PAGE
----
“Come gather around people
Wherever you roam
And admit that the waters
Around you have grown
And accept it that soon
You’ll be drenched to the bone
And if your breath to you is worth saving
Then you better start swimming or you’ll sink like a stone
For the times they are a-changing.”
How well does the opening verse of Bob Dylan’s 1964 classic, The Times They Are A-Changin’, depict the world today?
It is safe to say 2016 was a year of political upsets, and landmarks. From media to politics, climate change, immigration, and even the Nobel Prize, predictions failed and a new political rhetoric crystallized, delivering what may shape the narrative in the next decade, and even beyond.
Besides unprecedented public scrutiny, media and politics definitely witnessed seismic shifts last year. For this reason, and its implications, the media arguably faces its toughest task in recent years. “Only one in five Americans have confidence in the media to fairly report the news, the lowest level since Gallup first measured it four decades ago,” says Columbia J-School Knight-Bagehot Fellow Stephen Kurczy, in his article A New Paranoid Style in American Politics. And considering the trend of nationalistic ideologies, following Brexit and the emergence of U.S. President Donald Trump, the growing popularity of Marine Le Pen in France, and Geert Wilders in the Netherlands, it is safe to say we stand at the brink of a new paradigm.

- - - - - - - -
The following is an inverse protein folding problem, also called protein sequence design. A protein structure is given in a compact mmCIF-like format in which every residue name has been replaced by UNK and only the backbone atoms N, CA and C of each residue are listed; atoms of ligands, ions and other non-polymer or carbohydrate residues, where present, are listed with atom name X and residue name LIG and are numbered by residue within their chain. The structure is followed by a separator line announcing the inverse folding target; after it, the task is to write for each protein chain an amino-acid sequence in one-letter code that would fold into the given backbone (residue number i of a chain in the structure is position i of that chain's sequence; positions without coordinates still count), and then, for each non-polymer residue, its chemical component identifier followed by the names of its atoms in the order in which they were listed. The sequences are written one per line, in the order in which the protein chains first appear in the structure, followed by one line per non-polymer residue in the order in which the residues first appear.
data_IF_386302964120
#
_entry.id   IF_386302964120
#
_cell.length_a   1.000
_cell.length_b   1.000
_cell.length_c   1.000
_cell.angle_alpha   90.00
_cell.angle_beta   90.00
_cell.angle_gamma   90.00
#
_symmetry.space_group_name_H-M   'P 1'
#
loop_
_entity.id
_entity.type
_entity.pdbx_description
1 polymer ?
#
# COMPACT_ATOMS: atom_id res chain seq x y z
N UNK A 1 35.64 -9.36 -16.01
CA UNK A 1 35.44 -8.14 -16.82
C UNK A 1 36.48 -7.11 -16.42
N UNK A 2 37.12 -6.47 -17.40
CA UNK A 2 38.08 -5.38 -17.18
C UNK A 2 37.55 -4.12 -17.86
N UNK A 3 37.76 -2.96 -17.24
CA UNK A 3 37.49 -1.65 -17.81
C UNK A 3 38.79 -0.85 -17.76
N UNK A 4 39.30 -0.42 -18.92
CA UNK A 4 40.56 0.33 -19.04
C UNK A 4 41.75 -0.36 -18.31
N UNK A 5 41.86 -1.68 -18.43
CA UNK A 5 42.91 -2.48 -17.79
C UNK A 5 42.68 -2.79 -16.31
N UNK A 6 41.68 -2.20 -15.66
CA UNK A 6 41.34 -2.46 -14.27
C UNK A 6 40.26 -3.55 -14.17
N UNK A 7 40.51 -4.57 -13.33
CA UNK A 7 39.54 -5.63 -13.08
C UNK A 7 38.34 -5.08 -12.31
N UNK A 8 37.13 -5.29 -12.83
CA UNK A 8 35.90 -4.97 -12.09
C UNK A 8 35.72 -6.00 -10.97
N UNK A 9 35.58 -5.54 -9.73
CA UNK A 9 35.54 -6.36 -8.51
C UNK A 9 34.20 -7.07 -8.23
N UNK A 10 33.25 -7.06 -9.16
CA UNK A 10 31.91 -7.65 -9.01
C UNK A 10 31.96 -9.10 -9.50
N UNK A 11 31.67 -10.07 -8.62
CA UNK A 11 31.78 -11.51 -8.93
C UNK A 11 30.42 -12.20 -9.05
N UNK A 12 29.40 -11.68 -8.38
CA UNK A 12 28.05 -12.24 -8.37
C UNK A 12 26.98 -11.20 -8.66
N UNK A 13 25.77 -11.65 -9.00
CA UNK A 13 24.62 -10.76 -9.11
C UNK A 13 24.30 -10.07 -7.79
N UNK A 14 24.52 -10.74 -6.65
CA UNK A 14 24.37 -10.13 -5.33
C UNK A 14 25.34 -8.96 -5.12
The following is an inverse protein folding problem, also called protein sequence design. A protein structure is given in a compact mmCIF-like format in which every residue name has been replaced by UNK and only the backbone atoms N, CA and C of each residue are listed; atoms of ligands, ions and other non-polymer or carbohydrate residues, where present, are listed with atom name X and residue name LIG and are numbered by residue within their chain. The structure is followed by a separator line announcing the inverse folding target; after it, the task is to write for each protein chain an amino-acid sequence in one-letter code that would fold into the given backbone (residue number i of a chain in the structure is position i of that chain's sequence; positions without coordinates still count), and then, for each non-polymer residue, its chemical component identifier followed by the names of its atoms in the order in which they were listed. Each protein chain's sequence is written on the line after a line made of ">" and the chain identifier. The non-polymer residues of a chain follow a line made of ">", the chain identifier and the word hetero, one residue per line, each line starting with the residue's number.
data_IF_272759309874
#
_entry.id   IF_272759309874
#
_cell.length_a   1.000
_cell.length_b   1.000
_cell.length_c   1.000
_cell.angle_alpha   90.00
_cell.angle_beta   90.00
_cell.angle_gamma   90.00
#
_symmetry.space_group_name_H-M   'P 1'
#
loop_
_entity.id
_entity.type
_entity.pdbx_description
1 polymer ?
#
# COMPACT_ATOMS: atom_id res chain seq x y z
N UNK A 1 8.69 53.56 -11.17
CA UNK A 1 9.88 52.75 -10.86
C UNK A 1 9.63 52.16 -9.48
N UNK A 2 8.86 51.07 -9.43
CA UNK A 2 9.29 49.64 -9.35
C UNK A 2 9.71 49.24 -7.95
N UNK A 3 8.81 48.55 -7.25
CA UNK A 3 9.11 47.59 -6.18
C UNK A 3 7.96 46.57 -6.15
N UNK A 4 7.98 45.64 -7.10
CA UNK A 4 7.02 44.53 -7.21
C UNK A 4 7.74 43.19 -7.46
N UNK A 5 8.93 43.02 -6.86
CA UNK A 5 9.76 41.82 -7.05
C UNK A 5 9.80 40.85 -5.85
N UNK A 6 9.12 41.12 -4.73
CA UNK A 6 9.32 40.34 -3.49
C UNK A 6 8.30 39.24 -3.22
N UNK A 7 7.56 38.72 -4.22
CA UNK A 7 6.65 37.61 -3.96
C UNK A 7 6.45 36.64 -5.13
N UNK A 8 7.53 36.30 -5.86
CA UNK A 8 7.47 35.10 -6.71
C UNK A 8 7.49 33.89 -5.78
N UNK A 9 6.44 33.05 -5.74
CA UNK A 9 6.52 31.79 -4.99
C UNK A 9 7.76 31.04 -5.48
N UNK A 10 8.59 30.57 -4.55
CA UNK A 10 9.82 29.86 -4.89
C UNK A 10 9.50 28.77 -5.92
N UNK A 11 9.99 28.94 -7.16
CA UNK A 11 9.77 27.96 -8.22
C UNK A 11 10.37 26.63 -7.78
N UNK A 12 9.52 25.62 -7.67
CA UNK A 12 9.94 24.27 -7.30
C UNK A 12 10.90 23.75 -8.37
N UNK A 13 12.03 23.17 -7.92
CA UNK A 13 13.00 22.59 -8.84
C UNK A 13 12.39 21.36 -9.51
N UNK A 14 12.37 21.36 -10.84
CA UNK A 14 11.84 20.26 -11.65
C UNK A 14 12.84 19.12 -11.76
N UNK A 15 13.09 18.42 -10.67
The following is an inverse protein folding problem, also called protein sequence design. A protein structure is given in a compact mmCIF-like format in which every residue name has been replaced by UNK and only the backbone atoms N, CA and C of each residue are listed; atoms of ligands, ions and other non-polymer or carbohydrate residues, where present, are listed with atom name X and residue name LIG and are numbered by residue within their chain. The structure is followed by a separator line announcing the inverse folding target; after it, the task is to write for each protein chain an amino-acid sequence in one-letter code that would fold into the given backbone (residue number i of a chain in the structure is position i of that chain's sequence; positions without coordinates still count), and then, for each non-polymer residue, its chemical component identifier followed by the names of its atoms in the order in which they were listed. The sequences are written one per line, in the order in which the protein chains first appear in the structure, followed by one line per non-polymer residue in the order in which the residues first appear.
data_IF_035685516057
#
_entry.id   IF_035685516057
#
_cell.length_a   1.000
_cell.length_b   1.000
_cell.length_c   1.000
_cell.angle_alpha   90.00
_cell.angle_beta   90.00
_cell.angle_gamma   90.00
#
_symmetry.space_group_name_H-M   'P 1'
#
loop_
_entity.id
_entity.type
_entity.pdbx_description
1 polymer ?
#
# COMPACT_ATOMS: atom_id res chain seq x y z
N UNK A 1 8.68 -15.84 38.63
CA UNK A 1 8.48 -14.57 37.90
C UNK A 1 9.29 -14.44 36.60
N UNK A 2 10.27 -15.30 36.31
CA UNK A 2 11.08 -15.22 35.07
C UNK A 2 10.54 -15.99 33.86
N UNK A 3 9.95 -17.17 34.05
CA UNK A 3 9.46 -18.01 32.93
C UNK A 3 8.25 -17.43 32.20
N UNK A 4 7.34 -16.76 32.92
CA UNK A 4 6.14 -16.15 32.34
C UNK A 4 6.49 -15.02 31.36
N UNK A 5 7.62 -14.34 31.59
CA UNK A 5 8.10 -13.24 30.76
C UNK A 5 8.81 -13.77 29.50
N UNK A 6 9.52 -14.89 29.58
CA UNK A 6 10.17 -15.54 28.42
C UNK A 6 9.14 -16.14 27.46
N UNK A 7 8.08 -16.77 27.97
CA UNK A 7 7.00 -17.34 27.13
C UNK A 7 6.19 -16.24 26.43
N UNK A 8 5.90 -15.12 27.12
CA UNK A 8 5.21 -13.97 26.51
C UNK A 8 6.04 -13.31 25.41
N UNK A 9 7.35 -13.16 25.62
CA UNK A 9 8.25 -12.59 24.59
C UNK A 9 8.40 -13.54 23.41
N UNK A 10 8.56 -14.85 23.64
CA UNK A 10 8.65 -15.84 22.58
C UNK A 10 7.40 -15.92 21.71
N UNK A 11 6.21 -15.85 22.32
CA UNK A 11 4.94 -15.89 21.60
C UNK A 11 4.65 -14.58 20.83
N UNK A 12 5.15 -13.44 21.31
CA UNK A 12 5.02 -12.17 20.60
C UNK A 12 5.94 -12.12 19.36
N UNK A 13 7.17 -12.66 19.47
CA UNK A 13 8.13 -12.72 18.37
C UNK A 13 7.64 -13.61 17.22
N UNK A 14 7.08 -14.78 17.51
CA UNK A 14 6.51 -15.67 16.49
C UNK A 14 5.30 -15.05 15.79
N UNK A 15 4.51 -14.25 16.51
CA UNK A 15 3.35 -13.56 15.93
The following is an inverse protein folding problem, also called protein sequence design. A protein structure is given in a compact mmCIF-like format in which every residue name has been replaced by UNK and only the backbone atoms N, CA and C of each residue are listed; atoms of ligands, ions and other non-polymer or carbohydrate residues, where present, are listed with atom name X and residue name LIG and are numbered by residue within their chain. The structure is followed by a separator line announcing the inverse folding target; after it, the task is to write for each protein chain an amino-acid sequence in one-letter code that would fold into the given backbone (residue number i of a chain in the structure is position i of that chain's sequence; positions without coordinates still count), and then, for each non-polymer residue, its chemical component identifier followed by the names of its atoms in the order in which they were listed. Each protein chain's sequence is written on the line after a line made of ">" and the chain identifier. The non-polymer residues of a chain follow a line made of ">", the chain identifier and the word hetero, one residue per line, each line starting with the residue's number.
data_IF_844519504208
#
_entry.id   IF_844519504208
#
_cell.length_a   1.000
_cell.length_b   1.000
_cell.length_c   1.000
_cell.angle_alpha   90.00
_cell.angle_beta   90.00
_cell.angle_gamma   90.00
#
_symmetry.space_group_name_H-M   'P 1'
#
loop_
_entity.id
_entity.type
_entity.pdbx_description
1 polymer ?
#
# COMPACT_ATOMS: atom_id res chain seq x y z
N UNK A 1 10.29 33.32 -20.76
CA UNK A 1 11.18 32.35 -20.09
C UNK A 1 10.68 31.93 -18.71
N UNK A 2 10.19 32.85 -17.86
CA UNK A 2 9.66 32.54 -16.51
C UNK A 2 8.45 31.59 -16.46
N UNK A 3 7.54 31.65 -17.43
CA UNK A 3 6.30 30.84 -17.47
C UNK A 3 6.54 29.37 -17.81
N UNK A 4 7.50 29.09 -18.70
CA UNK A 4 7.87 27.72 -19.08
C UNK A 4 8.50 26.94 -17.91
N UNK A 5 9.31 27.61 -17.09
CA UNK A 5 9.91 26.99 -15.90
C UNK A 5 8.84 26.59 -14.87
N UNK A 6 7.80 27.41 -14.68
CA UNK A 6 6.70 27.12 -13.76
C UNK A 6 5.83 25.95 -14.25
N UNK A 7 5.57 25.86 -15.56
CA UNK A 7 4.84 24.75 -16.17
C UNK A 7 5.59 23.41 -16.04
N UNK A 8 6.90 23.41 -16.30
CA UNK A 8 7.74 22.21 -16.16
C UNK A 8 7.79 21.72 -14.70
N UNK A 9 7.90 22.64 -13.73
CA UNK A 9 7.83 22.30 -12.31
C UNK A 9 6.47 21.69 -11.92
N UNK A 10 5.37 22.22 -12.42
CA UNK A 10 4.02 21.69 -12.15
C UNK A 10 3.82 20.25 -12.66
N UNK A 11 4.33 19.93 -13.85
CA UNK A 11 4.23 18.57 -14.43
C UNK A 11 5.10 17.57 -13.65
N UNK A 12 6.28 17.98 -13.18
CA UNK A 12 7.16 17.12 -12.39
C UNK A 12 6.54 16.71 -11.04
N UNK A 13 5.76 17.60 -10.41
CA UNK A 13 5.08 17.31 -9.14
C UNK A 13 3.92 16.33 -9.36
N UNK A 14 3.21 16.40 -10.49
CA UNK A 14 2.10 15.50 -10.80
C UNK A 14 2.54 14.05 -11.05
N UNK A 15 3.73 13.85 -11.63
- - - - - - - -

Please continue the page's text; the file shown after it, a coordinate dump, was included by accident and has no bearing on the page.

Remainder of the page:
So how should the media report this paradigm shift, despite its mostly liberal view? And how does society make sure it listens to the voice of “we the people”? I believe these are media policy questions that require a balanced response to avoid the backlash of public disapproval, social polarization, or being branded “fake news.”
As a journalist and trisector professional (someone who can engage and collaborate across the private, public, and social sectors), I desire better policies aimed at using media and politics for social shaping. I’ve worked with public, private, and nonprofit organizations, leveraging resources from each sector for growth and development. I also understand the role of media in the propagating policies and programs. But I desire more, especially as wicked problems like immigration, racial issues, religion, terrorism, and social media among others play pertinent roles in this new era. However, it seems plus ça change, plus c’est la même chose.
Douglas Imaralu is a media, policy, and international development professional. An Atlas Corps Fellow from Nigeria (class 21) serving at Restless Development, USA, he’s also the Lead Consultant at clairVOYANCE. Follow him on twitter @jefumare